Experts advise affected users against paying the ransom due to none reports of any data returned after payment and as high revenues would encourage more such attacks. After the attack had subsided, a total of 327 payments totaling $130,634.77 (51.62396539 XBT) had been transferred.
As all examples, this one is a great opportunity to learn and adopt facts and previous errors so they would not be made again.
This expensive and very real example shows the importance of software updating and applying official patches to your system software.
Software without updates applied is unreliable software. Patch or update is made for a reason, and in most cases, it makes security better, and your system less liable for any type of attacks.
For that cases, Microsoft has great sites which can help administrators maintain their systems healthy and protected. It is highly recommended for all admins to monitor TechNet, and Microsoft Secure Blog, to keep up with system software, and security updates.
It is not only up to administrators, but even their part of the job is also most important, it is up to organizations to keep their hardware updated too. Even obsolete hardware can make the risk of security breaches high. So realizing that investing in hardware is not thrown money, but it is investing in security and functionality seems like the right way for all organizations.
Usage of built-in Active Directory Features
A lot of built-in Active Directory features can help administrators in protecting data and system environment. None of them are “one program solves all” type of programs or some “big” lifesaving solutions, but correct usage of them can make a risk of potential security breaches lower.
This is a list of some of the useful built-in features :
Security Descriptor Propagator – Compares the permissions on the domain object with the permissions on the domain’s protected user accounts and groups. If it finds any mismatch, it will reset the permissions.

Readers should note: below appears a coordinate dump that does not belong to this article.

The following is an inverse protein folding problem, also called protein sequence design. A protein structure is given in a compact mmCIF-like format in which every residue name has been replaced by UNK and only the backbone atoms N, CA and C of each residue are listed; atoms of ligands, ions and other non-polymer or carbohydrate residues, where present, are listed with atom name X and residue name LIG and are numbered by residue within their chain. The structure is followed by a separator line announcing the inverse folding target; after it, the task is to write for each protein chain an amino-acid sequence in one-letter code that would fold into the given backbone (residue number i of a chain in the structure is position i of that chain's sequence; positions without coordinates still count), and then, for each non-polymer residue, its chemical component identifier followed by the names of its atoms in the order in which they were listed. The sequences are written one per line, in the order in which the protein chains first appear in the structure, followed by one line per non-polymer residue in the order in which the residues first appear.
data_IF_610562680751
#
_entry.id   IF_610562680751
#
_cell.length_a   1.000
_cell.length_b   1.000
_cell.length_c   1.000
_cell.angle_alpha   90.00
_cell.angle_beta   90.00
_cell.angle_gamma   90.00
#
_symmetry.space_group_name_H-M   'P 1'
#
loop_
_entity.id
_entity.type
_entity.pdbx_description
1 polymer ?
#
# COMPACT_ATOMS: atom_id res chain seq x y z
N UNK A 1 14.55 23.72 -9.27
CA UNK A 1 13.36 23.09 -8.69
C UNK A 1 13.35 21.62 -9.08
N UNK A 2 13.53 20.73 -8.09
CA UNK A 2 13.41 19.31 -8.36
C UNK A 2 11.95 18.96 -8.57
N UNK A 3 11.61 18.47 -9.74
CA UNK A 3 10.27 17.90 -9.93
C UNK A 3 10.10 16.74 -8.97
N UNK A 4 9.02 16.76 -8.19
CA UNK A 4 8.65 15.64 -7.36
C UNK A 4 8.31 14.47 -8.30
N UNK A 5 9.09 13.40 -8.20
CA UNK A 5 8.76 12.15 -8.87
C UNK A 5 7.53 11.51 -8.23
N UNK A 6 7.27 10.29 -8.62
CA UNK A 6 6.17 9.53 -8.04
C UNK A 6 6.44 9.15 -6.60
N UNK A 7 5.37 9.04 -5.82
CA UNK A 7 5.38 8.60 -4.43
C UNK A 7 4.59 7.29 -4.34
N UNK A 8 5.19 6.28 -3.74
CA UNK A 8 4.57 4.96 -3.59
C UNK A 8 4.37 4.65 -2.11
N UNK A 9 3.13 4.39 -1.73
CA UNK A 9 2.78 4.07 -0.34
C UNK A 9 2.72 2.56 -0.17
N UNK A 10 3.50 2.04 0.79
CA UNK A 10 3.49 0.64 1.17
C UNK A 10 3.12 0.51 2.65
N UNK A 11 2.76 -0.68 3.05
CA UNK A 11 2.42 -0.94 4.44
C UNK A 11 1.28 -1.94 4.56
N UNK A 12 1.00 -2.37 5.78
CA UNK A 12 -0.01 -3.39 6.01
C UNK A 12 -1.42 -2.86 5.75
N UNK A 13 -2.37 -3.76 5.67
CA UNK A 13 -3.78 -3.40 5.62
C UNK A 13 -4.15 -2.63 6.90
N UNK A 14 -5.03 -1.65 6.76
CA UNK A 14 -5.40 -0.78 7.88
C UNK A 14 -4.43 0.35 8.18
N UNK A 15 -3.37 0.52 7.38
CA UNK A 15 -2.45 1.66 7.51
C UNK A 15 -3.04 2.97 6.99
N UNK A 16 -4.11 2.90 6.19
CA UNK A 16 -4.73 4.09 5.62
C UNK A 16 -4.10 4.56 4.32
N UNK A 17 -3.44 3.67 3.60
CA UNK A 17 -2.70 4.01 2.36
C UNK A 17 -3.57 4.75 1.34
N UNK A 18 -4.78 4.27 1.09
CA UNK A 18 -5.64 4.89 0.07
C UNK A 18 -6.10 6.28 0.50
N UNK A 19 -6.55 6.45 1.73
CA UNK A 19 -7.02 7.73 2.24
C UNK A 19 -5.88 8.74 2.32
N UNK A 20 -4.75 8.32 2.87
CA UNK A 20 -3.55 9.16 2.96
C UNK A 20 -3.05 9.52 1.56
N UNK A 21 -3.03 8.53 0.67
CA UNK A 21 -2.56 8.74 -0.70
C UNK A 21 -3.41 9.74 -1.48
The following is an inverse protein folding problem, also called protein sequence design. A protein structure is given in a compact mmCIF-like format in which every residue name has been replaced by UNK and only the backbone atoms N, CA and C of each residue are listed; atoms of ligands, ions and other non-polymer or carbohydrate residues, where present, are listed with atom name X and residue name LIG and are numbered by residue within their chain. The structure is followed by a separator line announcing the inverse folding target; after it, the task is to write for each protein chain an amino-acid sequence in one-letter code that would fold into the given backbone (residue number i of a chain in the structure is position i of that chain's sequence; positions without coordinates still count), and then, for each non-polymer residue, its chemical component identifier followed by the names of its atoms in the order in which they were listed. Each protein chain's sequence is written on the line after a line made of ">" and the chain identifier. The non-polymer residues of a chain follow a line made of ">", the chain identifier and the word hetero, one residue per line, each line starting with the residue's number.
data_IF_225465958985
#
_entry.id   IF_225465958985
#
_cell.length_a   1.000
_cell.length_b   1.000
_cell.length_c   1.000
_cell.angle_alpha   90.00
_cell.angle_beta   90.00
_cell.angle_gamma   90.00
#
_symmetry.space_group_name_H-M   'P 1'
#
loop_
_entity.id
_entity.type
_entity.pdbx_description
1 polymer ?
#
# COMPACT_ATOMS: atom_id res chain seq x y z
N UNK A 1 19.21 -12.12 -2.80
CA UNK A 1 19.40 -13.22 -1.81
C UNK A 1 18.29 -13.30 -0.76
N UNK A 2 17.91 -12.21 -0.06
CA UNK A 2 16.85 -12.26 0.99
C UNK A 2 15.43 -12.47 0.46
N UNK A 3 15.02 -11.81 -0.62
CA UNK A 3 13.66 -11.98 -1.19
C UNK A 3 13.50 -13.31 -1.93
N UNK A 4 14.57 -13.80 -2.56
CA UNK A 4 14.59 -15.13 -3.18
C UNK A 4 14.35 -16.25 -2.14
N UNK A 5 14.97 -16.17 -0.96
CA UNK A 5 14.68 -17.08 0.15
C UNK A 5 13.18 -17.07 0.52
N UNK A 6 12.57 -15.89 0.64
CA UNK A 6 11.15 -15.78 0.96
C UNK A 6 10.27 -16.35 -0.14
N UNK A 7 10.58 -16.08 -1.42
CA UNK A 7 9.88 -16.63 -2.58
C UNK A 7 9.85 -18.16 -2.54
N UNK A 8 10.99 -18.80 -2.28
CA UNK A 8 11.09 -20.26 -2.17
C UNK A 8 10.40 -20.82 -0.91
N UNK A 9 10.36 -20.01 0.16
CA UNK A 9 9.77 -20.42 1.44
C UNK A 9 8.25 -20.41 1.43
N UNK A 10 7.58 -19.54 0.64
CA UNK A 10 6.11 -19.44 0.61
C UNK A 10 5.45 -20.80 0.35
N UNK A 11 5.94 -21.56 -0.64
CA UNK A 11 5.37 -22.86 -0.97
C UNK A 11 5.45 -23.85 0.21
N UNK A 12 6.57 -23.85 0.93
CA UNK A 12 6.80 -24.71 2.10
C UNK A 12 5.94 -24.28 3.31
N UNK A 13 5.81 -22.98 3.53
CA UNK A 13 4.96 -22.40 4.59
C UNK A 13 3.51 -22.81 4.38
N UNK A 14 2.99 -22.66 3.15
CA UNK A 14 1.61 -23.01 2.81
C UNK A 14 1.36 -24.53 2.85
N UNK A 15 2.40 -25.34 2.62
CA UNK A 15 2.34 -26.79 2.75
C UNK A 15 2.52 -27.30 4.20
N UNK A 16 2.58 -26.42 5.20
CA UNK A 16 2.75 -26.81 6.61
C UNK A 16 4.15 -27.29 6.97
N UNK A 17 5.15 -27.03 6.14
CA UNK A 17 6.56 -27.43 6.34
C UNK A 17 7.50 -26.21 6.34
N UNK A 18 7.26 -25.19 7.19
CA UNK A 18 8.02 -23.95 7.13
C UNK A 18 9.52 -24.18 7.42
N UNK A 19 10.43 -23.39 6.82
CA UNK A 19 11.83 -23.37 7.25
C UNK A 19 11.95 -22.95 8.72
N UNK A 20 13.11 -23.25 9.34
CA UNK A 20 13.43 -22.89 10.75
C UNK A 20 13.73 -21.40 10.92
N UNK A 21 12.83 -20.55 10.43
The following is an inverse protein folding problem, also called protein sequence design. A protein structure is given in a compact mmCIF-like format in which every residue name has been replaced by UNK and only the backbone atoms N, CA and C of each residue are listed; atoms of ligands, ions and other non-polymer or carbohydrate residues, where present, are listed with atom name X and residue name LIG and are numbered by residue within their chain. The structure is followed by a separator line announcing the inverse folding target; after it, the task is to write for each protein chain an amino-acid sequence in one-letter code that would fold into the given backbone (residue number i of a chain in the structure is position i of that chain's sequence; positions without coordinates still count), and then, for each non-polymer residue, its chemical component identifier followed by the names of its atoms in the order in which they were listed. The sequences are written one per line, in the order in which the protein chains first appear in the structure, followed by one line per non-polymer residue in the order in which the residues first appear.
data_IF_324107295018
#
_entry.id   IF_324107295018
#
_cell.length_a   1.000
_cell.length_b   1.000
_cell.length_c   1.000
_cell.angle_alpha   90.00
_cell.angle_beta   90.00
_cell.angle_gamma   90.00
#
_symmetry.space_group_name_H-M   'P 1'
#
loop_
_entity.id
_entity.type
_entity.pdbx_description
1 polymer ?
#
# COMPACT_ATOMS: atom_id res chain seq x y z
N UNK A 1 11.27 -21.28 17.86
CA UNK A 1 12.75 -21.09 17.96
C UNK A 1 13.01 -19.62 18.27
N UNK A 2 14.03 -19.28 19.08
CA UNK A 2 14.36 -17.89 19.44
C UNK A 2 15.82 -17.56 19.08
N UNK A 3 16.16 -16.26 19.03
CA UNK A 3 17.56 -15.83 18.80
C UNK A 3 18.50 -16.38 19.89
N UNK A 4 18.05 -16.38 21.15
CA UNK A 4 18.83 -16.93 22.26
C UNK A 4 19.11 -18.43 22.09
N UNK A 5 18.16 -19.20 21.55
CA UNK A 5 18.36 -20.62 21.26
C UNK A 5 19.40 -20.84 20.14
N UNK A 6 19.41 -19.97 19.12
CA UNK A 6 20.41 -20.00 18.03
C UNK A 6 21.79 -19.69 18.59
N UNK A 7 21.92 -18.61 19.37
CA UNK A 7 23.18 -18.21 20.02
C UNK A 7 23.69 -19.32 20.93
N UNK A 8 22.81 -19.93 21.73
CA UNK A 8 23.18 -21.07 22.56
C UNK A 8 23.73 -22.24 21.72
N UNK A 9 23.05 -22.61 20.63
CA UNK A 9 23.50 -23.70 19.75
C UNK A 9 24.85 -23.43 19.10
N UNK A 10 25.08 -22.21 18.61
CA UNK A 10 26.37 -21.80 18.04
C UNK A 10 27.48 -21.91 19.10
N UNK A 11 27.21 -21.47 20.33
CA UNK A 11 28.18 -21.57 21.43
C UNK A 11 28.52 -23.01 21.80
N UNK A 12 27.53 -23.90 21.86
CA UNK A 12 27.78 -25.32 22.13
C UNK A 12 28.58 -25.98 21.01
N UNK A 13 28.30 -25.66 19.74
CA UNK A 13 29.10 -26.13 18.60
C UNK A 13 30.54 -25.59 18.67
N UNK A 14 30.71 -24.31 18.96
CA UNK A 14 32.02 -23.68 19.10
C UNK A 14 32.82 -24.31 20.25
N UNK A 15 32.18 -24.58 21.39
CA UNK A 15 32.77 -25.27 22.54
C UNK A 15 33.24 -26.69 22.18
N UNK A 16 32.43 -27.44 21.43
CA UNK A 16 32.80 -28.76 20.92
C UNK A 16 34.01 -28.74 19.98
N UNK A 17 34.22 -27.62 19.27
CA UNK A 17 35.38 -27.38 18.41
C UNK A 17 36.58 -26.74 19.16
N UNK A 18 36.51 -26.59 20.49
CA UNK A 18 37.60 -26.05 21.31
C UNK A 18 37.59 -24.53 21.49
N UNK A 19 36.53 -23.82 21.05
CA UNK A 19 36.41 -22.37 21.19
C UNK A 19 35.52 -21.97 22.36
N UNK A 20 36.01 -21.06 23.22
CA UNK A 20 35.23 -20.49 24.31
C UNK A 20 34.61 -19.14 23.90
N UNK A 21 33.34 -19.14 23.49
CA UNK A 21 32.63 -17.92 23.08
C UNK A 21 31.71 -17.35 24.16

AdminSDHolder – Ensures enforcement of permissions on protected user accounts and groups, no matter of location on the domain.
Privileged Identity Management – Allows the administrator to grant temporary rights and permissions to an account to perform any required functions.
Role-based Access Control – Provides administrator the option of user grouping, and give them access to resources on the domain according to previously defined rules.
Usage of Isolated workstations managing DCs
If there is a need for logging on an Active Directory with an elevated account, because of any reason, these operations should always be performed from a special device, preconfigured to reduce the risks associated with everyday tasks.
Such workstations should be isolated from the internet, and when used, they should be used with Least-Privilege User Access ( Lua) ( described before) principles.
Those workstations should be completely protected by all kind of security software available. (anti-malware, endpoint firewall and application control).
DC Workstations should be kept in their own organizational unit so they could have a special group policy set applied ( restricted local logons and other limitations).
User accounts used on isolated workstations may be Service Desk accounts that have the ability to reset passwords for most of the users in a domain, accounts that are used to administer DNS records and zones, or accounts that are used for configuration management. Secure administrative hosts should be dedicated to administrative functionality, and they should not run software such as email applications, web browsers, or any type of productivity software.
In conclusion, security of Microsoft Active Directory is huge, live, topic, and it can be studied and elaborated over and over. The best practices are, with a usage of described tools and techniques, only learning and monitoring, not only your systems but Microsoft news and updates regularly.
It is a hard job, without long-term solutions. As systems develop and change, so are potential threats and malware, but being server administrator is like that, never-ending process.